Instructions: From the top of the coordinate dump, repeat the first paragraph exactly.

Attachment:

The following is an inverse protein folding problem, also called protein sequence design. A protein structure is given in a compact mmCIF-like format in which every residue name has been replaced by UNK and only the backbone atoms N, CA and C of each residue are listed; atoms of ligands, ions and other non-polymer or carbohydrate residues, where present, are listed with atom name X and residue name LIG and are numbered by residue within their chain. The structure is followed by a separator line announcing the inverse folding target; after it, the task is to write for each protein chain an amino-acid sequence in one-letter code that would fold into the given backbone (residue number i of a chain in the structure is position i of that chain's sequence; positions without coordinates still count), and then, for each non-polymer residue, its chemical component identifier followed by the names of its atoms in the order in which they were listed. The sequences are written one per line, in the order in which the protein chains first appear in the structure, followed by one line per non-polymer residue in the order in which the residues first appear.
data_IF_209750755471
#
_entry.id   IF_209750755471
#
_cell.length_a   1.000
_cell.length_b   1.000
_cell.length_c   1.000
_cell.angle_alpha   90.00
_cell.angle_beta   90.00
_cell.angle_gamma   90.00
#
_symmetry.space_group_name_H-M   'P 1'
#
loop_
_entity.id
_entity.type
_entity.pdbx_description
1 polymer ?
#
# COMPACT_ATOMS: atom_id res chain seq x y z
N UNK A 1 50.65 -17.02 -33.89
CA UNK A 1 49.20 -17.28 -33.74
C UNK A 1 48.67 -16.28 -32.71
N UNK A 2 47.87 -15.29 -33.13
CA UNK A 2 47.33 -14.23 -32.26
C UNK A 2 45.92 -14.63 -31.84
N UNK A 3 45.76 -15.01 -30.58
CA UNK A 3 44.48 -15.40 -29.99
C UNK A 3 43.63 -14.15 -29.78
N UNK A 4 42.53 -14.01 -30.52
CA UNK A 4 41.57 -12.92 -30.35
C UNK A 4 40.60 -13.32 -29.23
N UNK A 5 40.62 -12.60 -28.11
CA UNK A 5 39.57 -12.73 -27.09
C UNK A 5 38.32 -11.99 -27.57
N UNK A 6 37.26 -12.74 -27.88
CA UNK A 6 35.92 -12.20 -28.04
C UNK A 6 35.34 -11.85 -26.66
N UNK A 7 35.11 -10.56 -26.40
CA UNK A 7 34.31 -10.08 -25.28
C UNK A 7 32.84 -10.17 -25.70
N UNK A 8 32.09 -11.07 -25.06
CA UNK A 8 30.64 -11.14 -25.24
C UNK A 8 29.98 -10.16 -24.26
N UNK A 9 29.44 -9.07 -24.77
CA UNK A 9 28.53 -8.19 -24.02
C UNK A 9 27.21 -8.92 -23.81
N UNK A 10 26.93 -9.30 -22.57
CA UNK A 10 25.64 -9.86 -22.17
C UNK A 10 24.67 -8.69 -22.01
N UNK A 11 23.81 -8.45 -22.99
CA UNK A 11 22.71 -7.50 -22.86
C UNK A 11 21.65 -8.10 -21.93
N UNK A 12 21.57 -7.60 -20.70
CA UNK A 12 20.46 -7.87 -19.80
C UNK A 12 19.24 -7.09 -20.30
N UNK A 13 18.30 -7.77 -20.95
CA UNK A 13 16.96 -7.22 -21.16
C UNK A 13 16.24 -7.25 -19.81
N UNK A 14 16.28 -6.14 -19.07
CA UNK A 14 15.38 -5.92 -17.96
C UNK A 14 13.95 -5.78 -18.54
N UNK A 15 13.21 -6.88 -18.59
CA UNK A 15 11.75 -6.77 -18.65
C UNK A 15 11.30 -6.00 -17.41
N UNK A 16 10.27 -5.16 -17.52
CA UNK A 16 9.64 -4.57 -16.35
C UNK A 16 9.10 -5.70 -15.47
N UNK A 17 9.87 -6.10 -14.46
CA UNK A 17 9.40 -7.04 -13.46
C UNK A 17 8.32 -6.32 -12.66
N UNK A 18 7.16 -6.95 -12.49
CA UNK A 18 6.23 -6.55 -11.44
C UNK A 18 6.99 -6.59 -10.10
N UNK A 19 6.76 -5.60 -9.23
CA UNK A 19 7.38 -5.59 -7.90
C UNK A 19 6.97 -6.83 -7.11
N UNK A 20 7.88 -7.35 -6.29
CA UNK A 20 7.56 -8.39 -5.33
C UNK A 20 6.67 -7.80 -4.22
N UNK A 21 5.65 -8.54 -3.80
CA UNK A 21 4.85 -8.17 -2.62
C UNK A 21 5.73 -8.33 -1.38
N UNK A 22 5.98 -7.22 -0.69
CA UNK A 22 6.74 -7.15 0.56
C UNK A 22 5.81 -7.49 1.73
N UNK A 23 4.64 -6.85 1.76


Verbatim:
The following is an inverse protein folding problem, also called protein sequence design. A protein structure is given in a compact mmCIF-like format in which every residue name has been replaced by UNK and only the backbone atoms N, CA and C of each residue are listed; atoms of ligands, ions and other non-polymer or carbohydrate residues, where present, are listed with atom name X and residue name LIG and are numbered by residue within their chain. The structure is followed by a separator line announcing the inverse folding target; after it, the task is to write for each protein chain an amino-acid sequence in one-letter code that would fold into the given backbone (residue number i of a chain in the structure is position i of that chain's sequence; positions without coordinates still count), and then, for each non-polymer residue, its chemical component identifier followed by the names of its atoms in the order in which they were listed. The sequences are written one per line, in the order in which the protein chains first appear in the structure, followed by one line per non-polymer residue in the order in which the residues first appear.